Starbucks will raise wages again, but not for union workers

Starbucks will raise wages again, but not for union workers

New York
CNN Business

Starbucks Acting CEO Howard Schultz has a message for workers interested in unionizing: If you do, you could miss out on higher wages.

The coffee chain said it would raise wages in October. Starbucks will honor those commitments to employees even if they voted to unionize, Schultz said on a call with analysts Tuesday.

But future pay rises are coming. And they won’t necessarily apply to workers in unionized stores, he said.

“Today, we’re taking further steps to modernize our vision for pay and benefits for our Partners with new investments in salaries…and in September, we’ll share additional initiatives we’re planning for Starbucks Partners. “, did he declare.

The company will invest $200 million in salaries, equipment and training, among other benefits, in addition to previously announced commitments, Schultz said. Overall, Starbucks expects to spend about $1 billion this fiscal year on employees and improving the customer experience in stores.

Workers at company-operated stores “will receive these pay and benefit increases,” he said, because Starbucks (SBUX) can control their pay.

But “we don’t have the same freedom to make these improvements in places where there is a union or where union organizing is in progress,” he said, adding that federal law “prohibits us to promise new wages and benefits at stores involved in union organizing”. ”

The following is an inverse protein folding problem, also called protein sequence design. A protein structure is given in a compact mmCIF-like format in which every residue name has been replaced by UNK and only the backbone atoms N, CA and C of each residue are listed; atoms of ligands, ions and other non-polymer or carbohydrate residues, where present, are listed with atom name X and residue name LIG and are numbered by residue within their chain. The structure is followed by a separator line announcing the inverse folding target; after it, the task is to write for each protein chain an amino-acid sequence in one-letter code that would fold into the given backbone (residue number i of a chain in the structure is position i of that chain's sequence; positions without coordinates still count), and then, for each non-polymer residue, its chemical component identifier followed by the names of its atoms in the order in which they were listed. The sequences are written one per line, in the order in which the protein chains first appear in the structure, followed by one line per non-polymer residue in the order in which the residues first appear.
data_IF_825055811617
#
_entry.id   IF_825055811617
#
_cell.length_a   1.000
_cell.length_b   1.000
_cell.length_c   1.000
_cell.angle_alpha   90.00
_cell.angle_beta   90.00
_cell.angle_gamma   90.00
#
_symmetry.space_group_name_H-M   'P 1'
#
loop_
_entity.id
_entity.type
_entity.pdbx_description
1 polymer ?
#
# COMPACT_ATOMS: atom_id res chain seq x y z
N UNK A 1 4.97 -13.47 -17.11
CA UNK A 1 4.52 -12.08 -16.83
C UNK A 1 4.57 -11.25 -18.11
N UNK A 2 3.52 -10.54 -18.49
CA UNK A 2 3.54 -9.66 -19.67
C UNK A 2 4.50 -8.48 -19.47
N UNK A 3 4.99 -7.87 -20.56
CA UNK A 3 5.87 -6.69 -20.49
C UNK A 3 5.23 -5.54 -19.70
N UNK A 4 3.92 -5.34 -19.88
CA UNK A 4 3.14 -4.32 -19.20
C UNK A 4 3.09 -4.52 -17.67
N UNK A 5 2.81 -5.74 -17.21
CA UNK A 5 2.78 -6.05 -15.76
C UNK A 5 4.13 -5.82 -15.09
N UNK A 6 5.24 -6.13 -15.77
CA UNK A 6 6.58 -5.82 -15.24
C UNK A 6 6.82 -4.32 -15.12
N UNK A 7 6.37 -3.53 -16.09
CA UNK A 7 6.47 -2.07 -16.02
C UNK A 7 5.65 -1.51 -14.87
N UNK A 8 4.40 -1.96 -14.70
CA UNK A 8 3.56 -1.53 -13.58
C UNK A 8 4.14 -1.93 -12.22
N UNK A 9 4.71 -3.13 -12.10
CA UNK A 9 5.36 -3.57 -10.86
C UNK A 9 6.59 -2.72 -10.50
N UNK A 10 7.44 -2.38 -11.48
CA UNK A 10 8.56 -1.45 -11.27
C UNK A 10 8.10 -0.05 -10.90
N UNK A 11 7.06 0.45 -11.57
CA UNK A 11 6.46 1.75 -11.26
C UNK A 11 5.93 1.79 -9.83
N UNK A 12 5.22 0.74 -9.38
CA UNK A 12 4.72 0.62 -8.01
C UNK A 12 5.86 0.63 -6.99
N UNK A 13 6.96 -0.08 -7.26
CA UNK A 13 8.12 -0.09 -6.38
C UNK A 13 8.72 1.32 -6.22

The first company-operated Starbucks store voted to unionize in December. Since then, about 46 stores have voted to unionize, and five have voted against. Overall, 237 company-owned stores have filed petitions with the National Labor Relations Board so far.

This is just a small fraction of the approximately 8,800 sites owned by American companies. But Starbucks is eager to stem the tide.

Schultz, who stepped into the CEO role for the third time last month, acknowledged that workers are facing “tremendous pressure” as demand grows. Sales at company-owned North American stores open at least 13 months jumped 12% in the three months ending April 3. Revenue jumped 17% in the region in the quarter. Shares of the company jumped about 5% after hours on the results.

To help, the company is offering more support on top of that higher salary. A few examples: Starting next month, the training time for new baristas will be doubled. In August, it will be the same for shift managers. It is also launching an employee app to keep workers connected.

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